Seated next to his daughter and wearing a red hat adorned with an American flag, Ygnacio Lopez told the story of how he – a 67-year-old uneducated man from Mexico – came to be an American citizen.
Lopez first came to the United States when he was 30. He couldn’t read or write in Spanish and didn’t speak any English. More than three decades later, he still struggles with both, but with the help of volunteers from Napa’s On The Move, Lopez spent months studying American civics, passed his citizenship test and interview.
“I didn’t want, but my daughters tell me ‘you have to become (a citizen),’” Lopez said in Spanish. Three out of five of his daughters have made it to the United States and to Napa County where Lopez spent his life working in the fields.
“I was working hard to give them the best,” he said. “My priority was to give them a better education in Mexico.”
His daughter, Cecilia Lopez, 24, did just that. She finished high school and even studied a year of nursing in Mexico. When she came to the United States at age 19, she got a job as a dishwasher and currently works in a warehouse driving a forklift.
“It is my goal for citizenship,” she said. “I very nervous for the interview.”
Cecilia Lopez applied for citizenship in January and has already provided her fingerprints for her biometric services appointment, which is used to confirm the identity of applicants in addition to running a background check.
“I tell her ‘please don’t be afraid,’” Ygnacio Lopez said.
The test, though, might actually be more difficult for Cecilia than it was for Ygnacio since she has to take it in English.
“Ygnacio is almost an exception,” said Henni Cohen, one of the tutors at On The Move.
Thanks to Ygnacio’s age and how long he had been a legal permanent resident, he was able to take his test and do his interview in Spanish. His daughter, who has been in the U.S. for only a few years and isn’t fluent in English, has to not only study for the civics test and memorize her application answers, she has to do it all in English.
“It may be called an interview, but it’s actually a test,” Cohen said. And, like any other test, she said, it can be stressful, especially if you’re new to the language you’re taking it in.
“The test can range from 15 minutes to 45 minutes – we never know what’s going to happen,” said Leslie Medine, founder and former executive director of On The Move.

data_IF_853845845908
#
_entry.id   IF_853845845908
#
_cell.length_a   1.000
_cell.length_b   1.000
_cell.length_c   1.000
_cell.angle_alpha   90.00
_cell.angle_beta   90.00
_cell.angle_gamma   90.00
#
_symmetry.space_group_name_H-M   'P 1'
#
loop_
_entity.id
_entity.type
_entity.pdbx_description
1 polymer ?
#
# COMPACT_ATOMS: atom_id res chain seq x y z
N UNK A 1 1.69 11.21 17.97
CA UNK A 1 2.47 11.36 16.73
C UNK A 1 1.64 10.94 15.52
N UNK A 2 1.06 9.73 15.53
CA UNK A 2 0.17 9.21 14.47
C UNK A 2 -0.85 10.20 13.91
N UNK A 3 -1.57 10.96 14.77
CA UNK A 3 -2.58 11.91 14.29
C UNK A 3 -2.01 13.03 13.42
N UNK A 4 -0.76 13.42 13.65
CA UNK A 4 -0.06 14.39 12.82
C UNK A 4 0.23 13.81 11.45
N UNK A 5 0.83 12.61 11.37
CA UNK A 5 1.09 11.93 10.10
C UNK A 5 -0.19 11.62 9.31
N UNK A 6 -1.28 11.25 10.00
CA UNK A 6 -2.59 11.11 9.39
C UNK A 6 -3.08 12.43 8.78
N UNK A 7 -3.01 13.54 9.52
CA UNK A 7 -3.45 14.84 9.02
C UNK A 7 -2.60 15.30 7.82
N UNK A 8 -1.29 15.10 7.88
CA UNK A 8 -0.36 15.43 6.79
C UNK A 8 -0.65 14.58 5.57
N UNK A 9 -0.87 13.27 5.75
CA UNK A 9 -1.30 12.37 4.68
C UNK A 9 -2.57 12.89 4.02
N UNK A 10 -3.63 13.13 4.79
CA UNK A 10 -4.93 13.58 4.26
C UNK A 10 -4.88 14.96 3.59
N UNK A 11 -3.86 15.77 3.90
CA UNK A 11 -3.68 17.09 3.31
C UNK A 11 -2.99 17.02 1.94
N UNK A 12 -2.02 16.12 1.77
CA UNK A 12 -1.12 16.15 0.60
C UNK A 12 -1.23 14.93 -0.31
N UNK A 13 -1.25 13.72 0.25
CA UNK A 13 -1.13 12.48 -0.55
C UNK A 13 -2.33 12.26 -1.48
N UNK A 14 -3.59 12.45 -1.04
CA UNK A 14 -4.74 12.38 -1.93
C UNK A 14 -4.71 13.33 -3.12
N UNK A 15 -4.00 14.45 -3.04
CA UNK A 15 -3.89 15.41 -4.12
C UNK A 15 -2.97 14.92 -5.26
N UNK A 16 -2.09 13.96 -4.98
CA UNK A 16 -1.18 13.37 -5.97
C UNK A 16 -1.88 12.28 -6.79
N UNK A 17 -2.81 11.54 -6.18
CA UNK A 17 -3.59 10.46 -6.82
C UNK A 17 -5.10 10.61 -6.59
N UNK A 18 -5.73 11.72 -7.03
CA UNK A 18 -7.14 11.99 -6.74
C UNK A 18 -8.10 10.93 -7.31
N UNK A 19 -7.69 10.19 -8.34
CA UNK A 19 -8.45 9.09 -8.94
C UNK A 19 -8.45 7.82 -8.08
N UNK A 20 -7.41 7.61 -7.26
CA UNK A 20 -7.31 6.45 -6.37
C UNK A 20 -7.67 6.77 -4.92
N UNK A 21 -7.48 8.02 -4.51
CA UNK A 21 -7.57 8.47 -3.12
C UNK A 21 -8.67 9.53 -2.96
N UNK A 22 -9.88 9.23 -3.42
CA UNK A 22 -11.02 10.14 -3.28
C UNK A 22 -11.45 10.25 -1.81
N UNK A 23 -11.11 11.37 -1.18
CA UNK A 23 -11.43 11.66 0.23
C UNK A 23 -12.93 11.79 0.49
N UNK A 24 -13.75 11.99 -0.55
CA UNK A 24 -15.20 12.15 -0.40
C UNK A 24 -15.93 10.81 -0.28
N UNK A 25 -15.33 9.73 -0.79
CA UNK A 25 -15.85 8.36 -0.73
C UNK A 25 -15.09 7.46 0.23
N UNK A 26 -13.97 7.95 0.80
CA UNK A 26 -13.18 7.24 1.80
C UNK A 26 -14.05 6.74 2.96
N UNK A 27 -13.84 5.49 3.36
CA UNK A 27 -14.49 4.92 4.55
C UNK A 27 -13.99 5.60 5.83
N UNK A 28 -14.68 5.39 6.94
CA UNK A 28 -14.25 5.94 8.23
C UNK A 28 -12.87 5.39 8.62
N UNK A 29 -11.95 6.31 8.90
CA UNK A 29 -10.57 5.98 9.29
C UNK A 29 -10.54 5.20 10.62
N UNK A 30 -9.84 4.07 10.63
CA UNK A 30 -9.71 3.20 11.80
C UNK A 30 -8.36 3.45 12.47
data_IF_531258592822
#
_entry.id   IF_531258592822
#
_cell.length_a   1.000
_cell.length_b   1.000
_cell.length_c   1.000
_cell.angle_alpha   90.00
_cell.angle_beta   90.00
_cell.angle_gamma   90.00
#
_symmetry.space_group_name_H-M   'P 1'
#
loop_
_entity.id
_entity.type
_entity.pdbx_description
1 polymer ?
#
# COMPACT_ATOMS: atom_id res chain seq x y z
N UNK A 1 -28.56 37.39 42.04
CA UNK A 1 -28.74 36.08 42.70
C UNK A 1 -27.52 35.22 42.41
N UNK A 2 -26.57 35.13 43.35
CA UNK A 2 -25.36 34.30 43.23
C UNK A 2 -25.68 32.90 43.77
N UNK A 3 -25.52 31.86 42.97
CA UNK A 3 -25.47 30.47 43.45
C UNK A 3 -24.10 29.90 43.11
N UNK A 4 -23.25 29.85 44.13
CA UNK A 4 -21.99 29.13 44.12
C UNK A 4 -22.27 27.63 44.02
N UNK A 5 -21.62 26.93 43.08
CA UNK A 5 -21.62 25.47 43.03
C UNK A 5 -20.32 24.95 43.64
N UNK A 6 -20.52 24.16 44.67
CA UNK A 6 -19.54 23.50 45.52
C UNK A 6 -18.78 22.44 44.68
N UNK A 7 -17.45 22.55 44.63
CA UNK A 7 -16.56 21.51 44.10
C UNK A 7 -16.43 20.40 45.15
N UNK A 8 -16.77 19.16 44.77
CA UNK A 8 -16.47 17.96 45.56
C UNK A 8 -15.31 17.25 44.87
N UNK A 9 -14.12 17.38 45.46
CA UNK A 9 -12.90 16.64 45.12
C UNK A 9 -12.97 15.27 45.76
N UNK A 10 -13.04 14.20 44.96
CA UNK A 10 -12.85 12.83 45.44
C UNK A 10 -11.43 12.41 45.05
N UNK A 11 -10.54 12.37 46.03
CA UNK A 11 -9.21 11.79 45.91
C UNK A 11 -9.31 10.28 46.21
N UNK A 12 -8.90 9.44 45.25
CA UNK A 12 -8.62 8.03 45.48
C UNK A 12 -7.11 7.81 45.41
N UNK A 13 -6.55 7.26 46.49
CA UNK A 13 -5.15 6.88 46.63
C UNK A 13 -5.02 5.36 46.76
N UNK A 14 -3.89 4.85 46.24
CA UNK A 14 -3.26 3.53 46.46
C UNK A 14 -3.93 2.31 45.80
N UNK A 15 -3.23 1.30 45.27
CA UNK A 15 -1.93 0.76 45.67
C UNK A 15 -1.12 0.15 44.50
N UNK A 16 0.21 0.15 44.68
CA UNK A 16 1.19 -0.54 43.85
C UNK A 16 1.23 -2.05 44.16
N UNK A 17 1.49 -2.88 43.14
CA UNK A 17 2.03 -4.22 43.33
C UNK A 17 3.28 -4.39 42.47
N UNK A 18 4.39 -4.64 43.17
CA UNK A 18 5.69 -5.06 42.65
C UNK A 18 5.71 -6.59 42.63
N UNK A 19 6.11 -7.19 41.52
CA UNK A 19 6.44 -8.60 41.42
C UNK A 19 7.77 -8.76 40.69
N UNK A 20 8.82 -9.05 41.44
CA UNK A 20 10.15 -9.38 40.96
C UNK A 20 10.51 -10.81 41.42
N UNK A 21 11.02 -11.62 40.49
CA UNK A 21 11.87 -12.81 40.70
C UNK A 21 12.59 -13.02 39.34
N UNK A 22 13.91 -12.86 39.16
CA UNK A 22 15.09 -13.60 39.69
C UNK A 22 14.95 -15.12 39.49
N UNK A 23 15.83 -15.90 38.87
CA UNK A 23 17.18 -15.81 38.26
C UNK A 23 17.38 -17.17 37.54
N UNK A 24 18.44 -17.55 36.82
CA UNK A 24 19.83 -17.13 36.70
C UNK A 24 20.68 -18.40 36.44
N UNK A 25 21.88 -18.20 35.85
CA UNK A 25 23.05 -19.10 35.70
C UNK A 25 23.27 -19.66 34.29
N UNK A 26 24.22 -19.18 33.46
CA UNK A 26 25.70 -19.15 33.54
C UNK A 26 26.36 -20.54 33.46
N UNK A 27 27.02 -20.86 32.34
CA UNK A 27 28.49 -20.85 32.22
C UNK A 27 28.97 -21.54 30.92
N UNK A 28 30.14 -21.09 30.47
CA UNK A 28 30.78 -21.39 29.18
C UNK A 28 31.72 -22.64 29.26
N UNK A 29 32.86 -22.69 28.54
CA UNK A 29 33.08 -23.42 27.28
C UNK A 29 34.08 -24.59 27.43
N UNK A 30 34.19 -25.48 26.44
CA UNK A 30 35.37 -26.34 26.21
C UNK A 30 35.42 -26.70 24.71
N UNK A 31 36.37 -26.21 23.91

Even if someone answers every question correctly, the interviewer can still fail them, Medine said. The majority of people who use the On The Move tutors pass, but the few who didn’t, did not fail because they got the answers wrong. They failed because the interviewer decided they didn’t know enough English, she said.
“It depends on the interviewer,” agreed Miriam Rodriguez. Rodriguez said that when she took the test two years ago, she was lucky – her interview took only 10 or 11 minutes.
“It was really, really hard for me to take the test in English,” she said, but the five months of preparation she did with her tutors made her more comfortable and confident.
Since becoming involved with On The Move and earning her citizenship, Rodriguez, who had been working at Subway, now works as the site coordinator for Napa Valley Parent University at the McPherson Family Resource Center.
“For adults, the big barrier is the language,” Rodriguez said. “This space, they give you the tools.”
“I’m nervous – scared because my first language is not English,” said Giuliana Mendoza, 23, who is preparing now for her citizenship interview and test. Mendoza said that she came to Napa when she was 18-years-old – her family gave her the option to come with them or to stay back in Mexico alone.
“I cry because I don’t want to come,” she said. Now, though, this is where her husband and her children are. That’s why she decided to become a citizen, so that, no matter what, she and her children could be secure.
“It’s better for my life,” she said.
Mendoza hopes to pass her citizenship test with help from her tutors.
“They give me a lot of support,” she said. “They make me really comfortable – make me feel special.”
The tutors, who are all volunteers, help each student according to their needs. In addition to helping them study using a textbook and flashcards, the tutors also help their students practice speaking in English, role-play the interview and, sometimes, they’ll even help get them to the test, which for people in Napa County, is usually in San Francisco.
On The Move’s tutoring program is part of the One Napa Valley Initiative — is a county-wide effort designed to help Napa County’s foreign-born residents become citizens. On The Move partnered with Puertas Abiertas, the Napa Valley Community Foundation, UpValley Family Centers, and the International Institute of the Bay Area as well as more than 125 donors to launch the initiative.
Over the last three years, the tutoring program, which meets weekly, has helped approximately 50 people become citizens, Medine said. “It’s a real community effort.”